The small fires that smoldered for days finally burned out, and one lane of a two-lane highway damaged in the derailment reopened to traffic. Five homeowners near the derailment site were still being kept away during the cleanup and investigation.
Until the CSX tracks are repaired, no coal, oil or anything else will move by rail on that side of the river. On the opposite bank, though, Norfolk Southern trains kept running, their horns echoing throughout the deep valley.
In coal country, coal trains are a common sight, as are coal trucks. Coal loading and processing facilities line the region’s highways.
“We’re pretty used to the trains around here,” Simile said. “When you live by something for so long, you don’t hear it anymore.”
But Simile has been asking CSX when the tank cars near her house will be moved.
“Nobody has made any promises,” she said.
In response to questions about the tank cars, CSX spokeswoman Kristin Seay said that though unoccupied, the train is secure. She said the incident command center approved their removal from the derailment site and that none of them had derailed.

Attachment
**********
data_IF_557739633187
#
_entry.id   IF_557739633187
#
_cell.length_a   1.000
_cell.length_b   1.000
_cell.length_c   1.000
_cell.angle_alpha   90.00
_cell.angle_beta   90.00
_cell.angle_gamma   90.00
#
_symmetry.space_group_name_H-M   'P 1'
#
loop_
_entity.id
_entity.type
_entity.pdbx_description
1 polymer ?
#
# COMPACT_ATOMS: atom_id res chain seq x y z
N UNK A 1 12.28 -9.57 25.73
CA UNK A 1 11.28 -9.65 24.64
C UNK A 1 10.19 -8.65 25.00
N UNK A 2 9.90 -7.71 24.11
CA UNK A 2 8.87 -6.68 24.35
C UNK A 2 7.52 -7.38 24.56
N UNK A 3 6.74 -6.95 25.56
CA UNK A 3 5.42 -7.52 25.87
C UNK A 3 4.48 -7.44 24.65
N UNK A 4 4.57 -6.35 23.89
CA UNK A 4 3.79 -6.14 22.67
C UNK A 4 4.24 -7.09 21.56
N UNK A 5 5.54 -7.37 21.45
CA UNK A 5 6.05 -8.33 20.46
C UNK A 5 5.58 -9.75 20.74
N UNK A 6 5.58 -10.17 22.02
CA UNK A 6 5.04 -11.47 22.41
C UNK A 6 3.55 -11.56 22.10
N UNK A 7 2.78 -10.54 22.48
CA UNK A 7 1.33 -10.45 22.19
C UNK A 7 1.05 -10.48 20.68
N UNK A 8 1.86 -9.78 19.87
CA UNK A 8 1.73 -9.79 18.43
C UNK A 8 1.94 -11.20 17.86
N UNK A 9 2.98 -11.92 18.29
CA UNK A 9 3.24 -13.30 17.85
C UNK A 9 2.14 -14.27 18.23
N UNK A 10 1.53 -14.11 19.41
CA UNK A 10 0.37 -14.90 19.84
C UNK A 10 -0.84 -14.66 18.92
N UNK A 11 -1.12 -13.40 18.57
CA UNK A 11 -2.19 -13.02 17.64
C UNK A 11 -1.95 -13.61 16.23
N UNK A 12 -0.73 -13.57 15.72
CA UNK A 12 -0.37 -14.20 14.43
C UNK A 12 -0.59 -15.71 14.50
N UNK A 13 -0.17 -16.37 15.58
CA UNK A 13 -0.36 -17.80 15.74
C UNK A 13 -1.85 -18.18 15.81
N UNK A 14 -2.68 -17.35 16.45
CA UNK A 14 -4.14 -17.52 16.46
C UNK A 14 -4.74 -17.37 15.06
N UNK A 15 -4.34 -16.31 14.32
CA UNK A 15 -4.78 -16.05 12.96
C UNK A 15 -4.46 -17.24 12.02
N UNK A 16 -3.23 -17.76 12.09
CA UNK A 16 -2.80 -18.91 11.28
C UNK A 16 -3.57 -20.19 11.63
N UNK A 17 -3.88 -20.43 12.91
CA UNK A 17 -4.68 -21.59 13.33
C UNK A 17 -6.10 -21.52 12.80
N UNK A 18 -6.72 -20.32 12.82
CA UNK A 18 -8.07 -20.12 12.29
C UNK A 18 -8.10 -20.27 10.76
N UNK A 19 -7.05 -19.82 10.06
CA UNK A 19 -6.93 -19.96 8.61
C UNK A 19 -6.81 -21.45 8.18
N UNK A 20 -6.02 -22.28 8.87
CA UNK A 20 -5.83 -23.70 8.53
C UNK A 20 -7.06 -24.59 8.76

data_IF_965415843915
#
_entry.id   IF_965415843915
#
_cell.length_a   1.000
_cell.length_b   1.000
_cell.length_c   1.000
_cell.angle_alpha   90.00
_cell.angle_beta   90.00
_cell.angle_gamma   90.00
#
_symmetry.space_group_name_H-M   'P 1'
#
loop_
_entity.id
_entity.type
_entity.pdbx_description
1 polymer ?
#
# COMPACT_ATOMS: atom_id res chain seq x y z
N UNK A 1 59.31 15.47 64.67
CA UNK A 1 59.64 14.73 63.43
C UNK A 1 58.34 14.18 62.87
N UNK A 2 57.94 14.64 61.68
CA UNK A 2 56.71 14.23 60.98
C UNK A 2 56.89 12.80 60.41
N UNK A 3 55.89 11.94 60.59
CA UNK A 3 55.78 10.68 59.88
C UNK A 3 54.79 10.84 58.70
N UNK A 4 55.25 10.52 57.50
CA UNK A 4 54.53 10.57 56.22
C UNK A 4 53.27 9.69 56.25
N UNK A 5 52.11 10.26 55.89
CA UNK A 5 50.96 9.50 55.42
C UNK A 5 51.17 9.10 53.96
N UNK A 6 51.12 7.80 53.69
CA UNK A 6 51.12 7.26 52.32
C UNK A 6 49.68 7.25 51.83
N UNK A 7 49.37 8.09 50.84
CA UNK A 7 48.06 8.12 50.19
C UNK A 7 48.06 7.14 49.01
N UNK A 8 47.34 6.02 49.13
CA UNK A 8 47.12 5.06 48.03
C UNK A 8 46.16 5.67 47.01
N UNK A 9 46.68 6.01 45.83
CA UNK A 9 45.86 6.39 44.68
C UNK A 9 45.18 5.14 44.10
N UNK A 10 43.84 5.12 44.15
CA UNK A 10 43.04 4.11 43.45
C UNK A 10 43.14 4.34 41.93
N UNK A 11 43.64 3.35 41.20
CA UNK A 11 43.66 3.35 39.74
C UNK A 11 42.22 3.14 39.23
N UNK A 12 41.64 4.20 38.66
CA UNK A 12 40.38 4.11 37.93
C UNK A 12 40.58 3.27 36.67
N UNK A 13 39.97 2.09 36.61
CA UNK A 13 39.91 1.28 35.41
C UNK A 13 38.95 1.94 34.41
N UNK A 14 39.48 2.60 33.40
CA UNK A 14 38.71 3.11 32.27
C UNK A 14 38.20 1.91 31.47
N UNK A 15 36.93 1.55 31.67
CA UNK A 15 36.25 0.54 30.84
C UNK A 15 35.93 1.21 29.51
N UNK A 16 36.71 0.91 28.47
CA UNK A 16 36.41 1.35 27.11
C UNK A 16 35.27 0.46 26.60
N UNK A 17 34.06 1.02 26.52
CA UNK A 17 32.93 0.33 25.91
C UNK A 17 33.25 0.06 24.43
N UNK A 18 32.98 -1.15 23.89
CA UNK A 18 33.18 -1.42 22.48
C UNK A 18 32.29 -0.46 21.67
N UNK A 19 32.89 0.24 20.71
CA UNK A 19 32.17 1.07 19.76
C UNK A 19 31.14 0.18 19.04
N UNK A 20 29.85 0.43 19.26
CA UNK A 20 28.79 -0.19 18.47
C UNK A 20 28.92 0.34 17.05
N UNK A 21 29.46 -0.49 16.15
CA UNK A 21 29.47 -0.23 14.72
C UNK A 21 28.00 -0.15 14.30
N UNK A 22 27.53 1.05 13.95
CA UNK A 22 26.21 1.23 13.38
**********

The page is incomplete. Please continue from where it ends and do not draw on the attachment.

Seay said that the tank cars would remain in place until the Federal Railroad Administration released them.
Back in Washington, U.S. senators called Friday for the White House Office of Management and Budget to speed up its review of new regulations intended to improve oil train safety. The rules, which are expected to include a more robust tank car design, are not scheduled for publication until May.
The tank cars that failed in Monday’s derailment in West Virginia and one day before in a derailment in northern Ontario were built to a higher standard that the industry adopted in October 2011.
“We must enact new, stronger standards for these tank cars that carry dangerous materials through our communities,” wrote Virginia Sens. Mark Warner and Tim Kaine, both Democrats. “The sooner these standards are in place, the sooner manufacturers can bring safer tank cars to market.”